© NSW DET 2008
Topic 1 - Customer service
© NSW DET 2008
It may seem strange that you are studying an area that you already know so much about—customer service. Whether we realise it or not, we always judge organisations that we come in contact with and so we already have quite a good understanding of a customer’s perspective. In this module we will put this understanding into a structured model, so it can contribute to developing organisational goals related to customer service. We will be working on one of the ‘magic ingredients’ that make organisations successful—a quality customer service system—and learning how it can be managed. We will use a case study, Cricketland, to look at how to develop skills in managing quality customer service. When you are a customer you may be buying something for yourself, or on behalf of an organisation. Either way, you have your own expectations about the service you’ll receive. An important way to contribute to organisational success is to see others in the organisation as internal customers—find out exactly what they need and try to give it to them. By using this approach the needs of the organisation’s external customers can be delivered much better. If individual expectations of customer service were always clear for organisations, it would be easy to just give people exactly what they want (if it was economically possible). Unfortunately organisations often don’t know what we—the customers—need, and we soon become dissatisfied when we don’t get it. Consequently you—the customer—may spend much time changing organisations in search of the ‘holy grail’ of service. This is inefficient for both organisations and customers. To improve the situation, organisations need to ask us what we need and how we need it, and we must play our part by telling them. The complicating factor in all of this is that we are all different in our needs and we place different emphases on different things. Organisations which have a good reputation for customer service focus on what are considered to be the universal needs of people. These include a need to be acknowledged, a need to be recognised as an individual, and a desire to complete the transaction in minimum time. One way around this dilemma of having different needs is for organisations to specifically define who their average customer is, ie identify parameters such as age, gender, income levels, geographic location etc. Once the average customer is identified the organisation needs to access a sample of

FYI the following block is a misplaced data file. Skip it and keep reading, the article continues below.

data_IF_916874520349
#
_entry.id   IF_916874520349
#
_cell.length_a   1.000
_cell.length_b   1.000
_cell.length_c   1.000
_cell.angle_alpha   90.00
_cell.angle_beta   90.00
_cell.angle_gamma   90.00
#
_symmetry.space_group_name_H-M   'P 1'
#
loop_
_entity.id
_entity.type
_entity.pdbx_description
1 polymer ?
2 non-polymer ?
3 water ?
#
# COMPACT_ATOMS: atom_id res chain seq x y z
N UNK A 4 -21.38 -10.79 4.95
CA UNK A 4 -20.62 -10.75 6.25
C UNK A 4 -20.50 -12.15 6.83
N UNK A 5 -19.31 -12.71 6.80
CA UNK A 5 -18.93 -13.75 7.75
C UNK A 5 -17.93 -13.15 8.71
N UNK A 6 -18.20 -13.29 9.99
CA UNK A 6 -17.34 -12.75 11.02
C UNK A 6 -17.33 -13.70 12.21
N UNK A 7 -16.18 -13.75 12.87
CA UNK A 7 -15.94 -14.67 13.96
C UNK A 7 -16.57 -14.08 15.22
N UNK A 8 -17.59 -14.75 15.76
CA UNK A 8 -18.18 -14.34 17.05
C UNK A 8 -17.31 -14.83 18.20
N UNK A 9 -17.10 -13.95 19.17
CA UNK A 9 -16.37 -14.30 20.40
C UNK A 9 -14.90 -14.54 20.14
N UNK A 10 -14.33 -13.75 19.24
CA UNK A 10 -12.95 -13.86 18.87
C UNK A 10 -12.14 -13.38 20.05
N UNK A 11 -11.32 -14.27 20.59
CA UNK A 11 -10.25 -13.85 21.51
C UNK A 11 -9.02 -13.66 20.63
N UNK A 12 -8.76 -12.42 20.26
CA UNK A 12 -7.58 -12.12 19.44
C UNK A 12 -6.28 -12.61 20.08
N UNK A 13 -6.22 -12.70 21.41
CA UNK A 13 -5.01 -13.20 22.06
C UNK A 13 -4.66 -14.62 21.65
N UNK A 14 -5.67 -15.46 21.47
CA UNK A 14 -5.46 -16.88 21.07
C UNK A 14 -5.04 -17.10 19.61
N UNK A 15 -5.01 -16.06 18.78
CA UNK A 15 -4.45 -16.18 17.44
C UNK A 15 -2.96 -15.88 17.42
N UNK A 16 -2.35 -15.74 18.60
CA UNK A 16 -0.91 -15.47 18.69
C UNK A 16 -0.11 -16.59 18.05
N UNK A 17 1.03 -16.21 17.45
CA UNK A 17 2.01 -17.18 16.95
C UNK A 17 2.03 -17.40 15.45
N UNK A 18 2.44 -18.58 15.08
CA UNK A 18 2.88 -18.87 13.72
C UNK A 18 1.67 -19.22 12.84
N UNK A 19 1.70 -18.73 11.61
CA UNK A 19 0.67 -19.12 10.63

© NSW DET 2008
people who fit the parameters and question them regarding their needs and expectations. Organisations can also train customer service representatives (CSRs) in the skills of finding out customer needs and provide a convenient way for employees to record this information. That is what the module is about— developing a plan to provide customer service that meets the needs of customers.
Customers — who are they?
Consider this simple definition of customer:
a person or business buying goods and services.
The definition suggests that the customer is outside the organisation but many of us now view customers differently. Consider this description of customers: people, groups or organisations who use the goods and services that you produce or create.
Traditionally we have thought of customers as those who are outside the organisation ie the buyers of the goods and services provided. However, many people have customers who are inside their organisation. The customers of an accounts clerk can include the sales department and the IT section. The customer of a production team can be the team that further processes what they produce. So it can be argued that we all have customers in our jobs that are both internal and external. Of course, some people rarely have contact with their organisation’s external customers. Nevertheless, their efforts must be directed to producing the...
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